The deed executed by Walter Harkins and wife Josie Harkins to Northern Coal and Coke Company in 1906 conveyed "all the coal, mineral, rights and privileges" in the property. It is well-settled in this state that the words "coal and minerals" include oil and gas. Bland v. Kentucky Coal Corp., 306 Ky. 1, 206 S.W.2d 62 (1947); Berry v. Hiawatha Oil & Gas Co., 303 Ky. 629, 198 S.W.2d 497 (1946).

The intention of the parties to a conveyance must be determined from the words used in the instrument. Parol evidence cannot be considered to determine the intention of the parties unless the words used in the instrument are ambiguous. Gibson v. Sellars, Ky., 252 S.W.2d 911 (1952).

The Harkins heirs contend that the determination of whether words used in a conveyance are ambiguous must be made upon the basis of the common understanding of those words at the time they were used (in this case 1906). They argue that while it may now be well-settled that a conveyance of coal and mineral includes the oil and gas such was not the case in 1906 and that they should be permitted to produce extrinsic evidence to show the common understanding of the words used at the time of use. They further argue that they should be permitted to introduce extrinsic evidence as to the real intention of the parties.

An identical argument was advanced, and decided adversely to the appellees, in Gibson v. Sellars, supra, wherein we said:

"Appellee also insists that in construing the exception we should take into consideration the judicial interpretation applied to the term `mineral rights' in effect *518 in 1908 when the deed was executed. It is pointed out that the first Kentucky case in which the term was given the effect of including oil and gas was Scott v. Laws, supra, decided in 1919. It is also pointed out that the Pennsylvania rule in force in 1908, as evidenced by Dunham v. Kirkpatrick, 101 Pa. 36, 47 Am.Rep. 696, did not include these substances within that term. "A sufficient answer to that contention is the fact that in the cases in which this court determined that oil and gas were included in the term `mineral rights', there were involved, in most instances, deeds executed prior to 1908. It, therefore, cannot be said that the term had one meaning prior to 1919 and another subsequent to that time. "We also observe that notwithstanding the Pennsylvania rule in effect in 1908, the rule established by the U.S. Supreme Court and in all states in which the question had arisen prior to 1908, except Pennsylvania, was that a conveyance or exception of minerals in a deed, lease, or license included all mineral substances which could be taken from the land. See Hudson v. McGuire, 188 Ky. 712, 223 S.W. 1101, 17 A.L.R. 156; 86 A.L.R. 983."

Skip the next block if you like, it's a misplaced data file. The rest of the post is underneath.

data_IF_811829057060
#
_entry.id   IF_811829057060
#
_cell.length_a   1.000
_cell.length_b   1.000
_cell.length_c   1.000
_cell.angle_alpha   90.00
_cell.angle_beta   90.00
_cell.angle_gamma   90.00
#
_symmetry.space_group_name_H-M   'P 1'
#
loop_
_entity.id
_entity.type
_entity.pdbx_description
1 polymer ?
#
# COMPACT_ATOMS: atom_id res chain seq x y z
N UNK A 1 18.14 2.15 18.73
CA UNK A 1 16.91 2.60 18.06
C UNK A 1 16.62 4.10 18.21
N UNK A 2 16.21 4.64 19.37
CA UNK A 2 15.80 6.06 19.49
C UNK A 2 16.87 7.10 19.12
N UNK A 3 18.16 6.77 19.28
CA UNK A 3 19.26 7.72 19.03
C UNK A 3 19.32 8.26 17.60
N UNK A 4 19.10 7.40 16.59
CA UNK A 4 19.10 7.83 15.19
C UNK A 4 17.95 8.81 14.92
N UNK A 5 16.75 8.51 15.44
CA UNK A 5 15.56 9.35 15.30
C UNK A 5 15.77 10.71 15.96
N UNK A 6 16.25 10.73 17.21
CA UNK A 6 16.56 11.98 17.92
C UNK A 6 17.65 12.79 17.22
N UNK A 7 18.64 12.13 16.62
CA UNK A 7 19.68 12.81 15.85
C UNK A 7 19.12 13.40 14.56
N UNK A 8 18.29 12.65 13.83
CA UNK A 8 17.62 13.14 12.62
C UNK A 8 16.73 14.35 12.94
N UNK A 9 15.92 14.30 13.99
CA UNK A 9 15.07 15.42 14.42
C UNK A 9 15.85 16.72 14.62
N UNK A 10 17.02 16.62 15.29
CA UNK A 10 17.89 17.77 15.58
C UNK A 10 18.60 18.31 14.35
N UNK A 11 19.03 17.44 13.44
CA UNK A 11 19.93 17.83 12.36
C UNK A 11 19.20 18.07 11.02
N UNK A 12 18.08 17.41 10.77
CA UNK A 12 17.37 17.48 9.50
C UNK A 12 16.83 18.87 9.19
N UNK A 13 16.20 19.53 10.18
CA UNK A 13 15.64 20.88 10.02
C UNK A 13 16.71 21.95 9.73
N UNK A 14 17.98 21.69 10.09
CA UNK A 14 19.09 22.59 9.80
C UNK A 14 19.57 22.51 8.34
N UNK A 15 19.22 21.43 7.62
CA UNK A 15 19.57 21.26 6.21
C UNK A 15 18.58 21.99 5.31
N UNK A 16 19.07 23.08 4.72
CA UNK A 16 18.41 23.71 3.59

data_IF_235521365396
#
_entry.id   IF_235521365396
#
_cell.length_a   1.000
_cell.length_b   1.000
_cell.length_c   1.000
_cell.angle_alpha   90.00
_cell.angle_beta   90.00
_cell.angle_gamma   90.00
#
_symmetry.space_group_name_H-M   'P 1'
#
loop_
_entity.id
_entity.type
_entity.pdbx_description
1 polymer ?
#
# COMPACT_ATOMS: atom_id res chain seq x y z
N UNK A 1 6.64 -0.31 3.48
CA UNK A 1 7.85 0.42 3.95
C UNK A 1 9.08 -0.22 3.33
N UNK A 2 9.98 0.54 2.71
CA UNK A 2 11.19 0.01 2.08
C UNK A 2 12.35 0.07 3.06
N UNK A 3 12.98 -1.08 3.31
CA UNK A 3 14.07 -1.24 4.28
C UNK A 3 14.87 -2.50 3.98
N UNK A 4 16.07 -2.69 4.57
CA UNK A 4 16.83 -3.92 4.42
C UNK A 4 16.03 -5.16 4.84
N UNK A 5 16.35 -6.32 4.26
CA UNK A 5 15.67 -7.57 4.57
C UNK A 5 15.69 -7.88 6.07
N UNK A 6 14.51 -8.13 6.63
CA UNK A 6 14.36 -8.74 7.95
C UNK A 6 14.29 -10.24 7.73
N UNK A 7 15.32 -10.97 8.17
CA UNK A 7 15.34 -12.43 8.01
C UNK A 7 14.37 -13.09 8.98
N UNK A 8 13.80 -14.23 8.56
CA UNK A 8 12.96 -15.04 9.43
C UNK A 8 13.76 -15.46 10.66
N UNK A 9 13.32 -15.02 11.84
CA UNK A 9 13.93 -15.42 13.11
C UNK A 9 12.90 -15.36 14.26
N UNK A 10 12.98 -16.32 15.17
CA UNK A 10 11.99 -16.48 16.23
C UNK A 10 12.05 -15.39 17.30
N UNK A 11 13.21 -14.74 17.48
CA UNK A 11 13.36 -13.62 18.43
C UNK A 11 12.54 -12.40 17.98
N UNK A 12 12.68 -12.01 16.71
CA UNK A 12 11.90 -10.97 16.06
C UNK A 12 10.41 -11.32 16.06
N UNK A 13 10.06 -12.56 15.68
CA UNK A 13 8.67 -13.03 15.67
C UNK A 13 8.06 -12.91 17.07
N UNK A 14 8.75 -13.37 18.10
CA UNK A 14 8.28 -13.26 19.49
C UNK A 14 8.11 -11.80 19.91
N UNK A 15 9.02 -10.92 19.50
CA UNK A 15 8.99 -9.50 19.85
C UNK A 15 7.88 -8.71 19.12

We think Gibson v. Sellars, supra, is dispositive of this issue and appellant is the owner of all the oil and gas underlying the subject property by virtue of its chain of title back to the 1906 conveyance from Walter Harkins and Josie Harkins to Northern Coal and Coke Company.